Some water beads start as tiny as the end of a pin, and expand to become the size of a marble. Other water beads start as a marble size, and expand to become about the size of a tennis ball!
They are often used as vase fillers and for decorative purposes. These superabsorbent polymers have been used in baby diapers and menstrual pads.
The dangers of water beads, explained:
Water beads can cause bowel obstructions. They are tiny, super-absorbent pellets of gel that expand within an environment to become a large, slippery, squishy ball when they absorb water. Despite warnings, water beads are often sold as toys and sensory activities for kids, but consumer advocates are beginning to urge families to be on alert as these “toys” are toxic for children. Water beads can cause bowel blockage and become deadly, no matter how closely parents supervise their kids.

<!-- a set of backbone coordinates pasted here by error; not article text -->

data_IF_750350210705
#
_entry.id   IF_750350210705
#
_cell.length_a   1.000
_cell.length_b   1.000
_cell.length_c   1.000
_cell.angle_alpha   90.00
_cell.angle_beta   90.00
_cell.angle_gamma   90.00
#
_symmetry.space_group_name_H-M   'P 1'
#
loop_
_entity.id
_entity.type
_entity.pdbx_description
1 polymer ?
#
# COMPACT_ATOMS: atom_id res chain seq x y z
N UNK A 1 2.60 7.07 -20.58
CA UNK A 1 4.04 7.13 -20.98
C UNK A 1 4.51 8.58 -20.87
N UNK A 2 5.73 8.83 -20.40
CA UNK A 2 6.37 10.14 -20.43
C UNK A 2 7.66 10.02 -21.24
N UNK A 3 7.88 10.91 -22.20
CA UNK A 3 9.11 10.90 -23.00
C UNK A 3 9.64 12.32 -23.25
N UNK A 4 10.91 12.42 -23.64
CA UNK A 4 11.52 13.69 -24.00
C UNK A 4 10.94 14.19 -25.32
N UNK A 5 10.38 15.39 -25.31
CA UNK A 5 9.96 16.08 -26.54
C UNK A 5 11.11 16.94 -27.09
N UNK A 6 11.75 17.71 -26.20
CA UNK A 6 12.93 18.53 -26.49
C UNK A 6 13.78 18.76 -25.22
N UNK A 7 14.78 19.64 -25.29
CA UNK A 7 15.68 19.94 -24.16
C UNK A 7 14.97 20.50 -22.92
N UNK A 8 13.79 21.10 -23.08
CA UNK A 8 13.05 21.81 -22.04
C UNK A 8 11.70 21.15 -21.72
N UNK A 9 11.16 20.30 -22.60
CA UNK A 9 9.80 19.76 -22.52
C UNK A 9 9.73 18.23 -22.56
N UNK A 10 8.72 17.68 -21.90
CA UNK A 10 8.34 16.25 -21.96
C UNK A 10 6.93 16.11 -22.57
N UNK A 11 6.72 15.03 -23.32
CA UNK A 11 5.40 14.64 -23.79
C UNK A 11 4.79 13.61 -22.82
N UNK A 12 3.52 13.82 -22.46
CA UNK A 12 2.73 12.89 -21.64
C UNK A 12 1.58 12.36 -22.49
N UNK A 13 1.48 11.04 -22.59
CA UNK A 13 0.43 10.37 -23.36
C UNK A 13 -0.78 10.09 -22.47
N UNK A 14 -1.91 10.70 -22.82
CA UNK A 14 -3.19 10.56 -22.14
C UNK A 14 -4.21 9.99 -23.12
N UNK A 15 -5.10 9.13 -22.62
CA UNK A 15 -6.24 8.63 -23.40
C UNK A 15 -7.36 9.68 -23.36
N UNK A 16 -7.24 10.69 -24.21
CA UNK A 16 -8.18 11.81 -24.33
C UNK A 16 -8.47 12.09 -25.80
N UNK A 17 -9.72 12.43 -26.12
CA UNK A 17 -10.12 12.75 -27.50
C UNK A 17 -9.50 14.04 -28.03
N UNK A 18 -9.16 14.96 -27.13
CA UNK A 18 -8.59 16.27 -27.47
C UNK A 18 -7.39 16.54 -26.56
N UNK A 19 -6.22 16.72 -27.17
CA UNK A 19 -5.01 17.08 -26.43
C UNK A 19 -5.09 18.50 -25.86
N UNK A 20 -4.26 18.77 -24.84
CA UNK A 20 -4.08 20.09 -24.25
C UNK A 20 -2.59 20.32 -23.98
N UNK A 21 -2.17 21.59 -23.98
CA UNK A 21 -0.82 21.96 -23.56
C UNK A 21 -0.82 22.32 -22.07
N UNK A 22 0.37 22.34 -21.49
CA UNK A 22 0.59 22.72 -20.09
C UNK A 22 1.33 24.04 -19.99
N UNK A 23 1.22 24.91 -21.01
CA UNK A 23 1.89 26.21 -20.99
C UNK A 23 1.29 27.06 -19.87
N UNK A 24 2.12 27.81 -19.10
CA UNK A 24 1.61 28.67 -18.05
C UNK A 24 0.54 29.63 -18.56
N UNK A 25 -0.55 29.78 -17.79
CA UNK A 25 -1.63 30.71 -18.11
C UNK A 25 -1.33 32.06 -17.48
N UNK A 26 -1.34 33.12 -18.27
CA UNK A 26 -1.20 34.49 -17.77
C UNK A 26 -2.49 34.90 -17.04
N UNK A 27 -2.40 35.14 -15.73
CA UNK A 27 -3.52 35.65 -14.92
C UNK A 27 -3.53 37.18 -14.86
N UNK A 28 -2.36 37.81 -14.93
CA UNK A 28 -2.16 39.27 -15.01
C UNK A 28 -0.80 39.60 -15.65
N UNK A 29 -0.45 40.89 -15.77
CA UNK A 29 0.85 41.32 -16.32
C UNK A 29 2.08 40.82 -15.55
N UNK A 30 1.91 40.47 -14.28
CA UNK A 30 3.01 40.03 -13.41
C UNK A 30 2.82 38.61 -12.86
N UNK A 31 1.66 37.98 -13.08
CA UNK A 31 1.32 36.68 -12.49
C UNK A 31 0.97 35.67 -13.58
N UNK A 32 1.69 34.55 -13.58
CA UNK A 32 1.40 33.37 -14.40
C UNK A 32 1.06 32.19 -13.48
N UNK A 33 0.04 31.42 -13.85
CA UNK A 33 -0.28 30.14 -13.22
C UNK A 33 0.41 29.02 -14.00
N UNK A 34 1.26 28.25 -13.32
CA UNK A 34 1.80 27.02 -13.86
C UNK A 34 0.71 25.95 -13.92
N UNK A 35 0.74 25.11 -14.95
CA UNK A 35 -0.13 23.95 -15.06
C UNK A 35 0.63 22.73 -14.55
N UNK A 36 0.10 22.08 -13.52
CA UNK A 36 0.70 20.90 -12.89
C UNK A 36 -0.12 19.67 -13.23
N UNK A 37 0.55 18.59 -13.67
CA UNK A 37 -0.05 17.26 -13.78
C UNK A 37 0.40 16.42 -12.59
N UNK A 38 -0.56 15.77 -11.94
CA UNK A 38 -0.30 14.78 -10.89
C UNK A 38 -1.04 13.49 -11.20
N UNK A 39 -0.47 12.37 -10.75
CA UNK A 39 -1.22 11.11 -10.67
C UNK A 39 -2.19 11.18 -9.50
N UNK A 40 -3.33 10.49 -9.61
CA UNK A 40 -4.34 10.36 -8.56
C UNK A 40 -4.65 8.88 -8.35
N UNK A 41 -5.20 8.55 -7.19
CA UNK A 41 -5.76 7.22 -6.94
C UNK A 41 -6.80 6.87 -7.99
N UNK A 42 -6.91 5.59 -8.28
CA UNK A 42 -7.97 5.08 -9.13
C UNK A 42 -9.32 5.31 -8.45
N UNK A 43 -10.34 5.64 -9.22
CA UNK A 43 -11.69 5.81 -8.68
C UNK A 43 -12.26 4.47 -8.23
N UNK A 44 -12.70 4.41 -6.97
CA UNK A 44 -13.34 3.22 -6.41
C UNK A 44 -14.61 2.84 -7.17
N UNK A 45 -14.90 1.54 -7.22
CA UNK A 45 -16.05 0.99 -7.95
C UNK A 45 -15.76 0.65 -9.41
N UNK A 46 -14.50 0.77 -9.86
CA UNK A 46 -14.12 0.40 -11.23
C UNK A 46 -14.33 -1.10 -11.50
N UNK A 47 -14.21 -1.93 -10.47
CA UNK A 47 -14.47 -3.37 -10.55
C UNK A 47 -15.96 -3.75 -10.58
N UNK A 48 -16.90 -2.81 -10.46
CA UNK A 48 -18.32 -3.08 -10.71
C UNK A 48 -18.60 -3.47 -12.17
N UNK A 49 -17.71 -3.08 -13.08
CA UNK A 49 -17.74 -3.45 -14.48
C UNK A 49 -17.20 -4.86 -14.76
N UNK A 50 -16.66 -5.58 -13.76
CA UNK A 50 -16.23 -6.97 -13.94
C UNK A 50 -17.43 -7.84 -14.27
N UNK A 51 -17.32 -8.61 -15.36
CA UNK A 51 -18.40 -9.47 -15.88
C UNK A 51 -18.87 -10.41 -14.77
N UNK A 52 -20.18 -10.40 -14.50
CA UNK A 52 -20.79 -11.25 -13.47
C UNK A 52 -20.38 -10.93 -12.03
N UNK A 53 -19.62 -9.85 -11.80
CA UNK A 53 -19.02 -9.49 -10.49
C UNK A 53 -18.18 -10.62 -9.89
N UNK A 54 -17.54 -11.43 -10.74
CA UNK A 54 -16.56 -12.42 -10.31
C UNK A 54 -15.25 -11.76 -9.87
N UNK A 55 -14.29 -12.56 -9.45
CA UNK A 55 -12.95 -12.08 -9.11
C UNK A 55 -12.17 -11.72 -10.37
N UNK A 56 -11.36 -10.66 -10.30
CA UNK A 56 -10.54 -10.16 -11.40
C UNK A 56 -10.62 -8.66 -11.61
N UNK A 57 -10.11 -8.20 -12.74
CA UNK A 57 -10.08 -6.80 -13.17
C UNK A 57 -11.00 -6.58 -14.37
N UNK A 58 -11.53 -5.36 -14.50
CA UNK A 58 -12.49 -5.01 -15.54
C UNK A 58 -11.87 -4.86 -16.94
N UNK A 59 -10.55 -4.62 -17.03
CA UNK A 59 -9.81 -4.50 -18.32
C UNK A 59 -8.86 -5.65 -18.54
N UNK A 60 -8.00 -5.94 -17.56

Children can easily ingest the beads, which become a choking hazard or cause intestinal blockage as they quickly absorb water from the body and expand within the body. Kids can stuff water beads into their noses and ears, which can also cause pain and damage as the gel expands. Water beads can even end up in children's lungs.
Water beads look like exciting toys for young children, but they are a dangerous product.
From afar, water beads don’t look like a threat. They are colorful and tiny, like little sprinkles. However, they quickly grow and expand. Packages of water beads contain thousands of these brightly colored tiny beads, which expand as they absorb fluid. Sadly, at least one toddler’s death has been related to a water bead injury.
The CPSC notes that thousands of water bead injuries are treated in U.S. emergency rooms every year. Some consumer groups have demanded that water beads stop being marketed towards kids. Families should not buy water beads if there are children (especially babies and toddlers) or cognitively impaired adults in the household.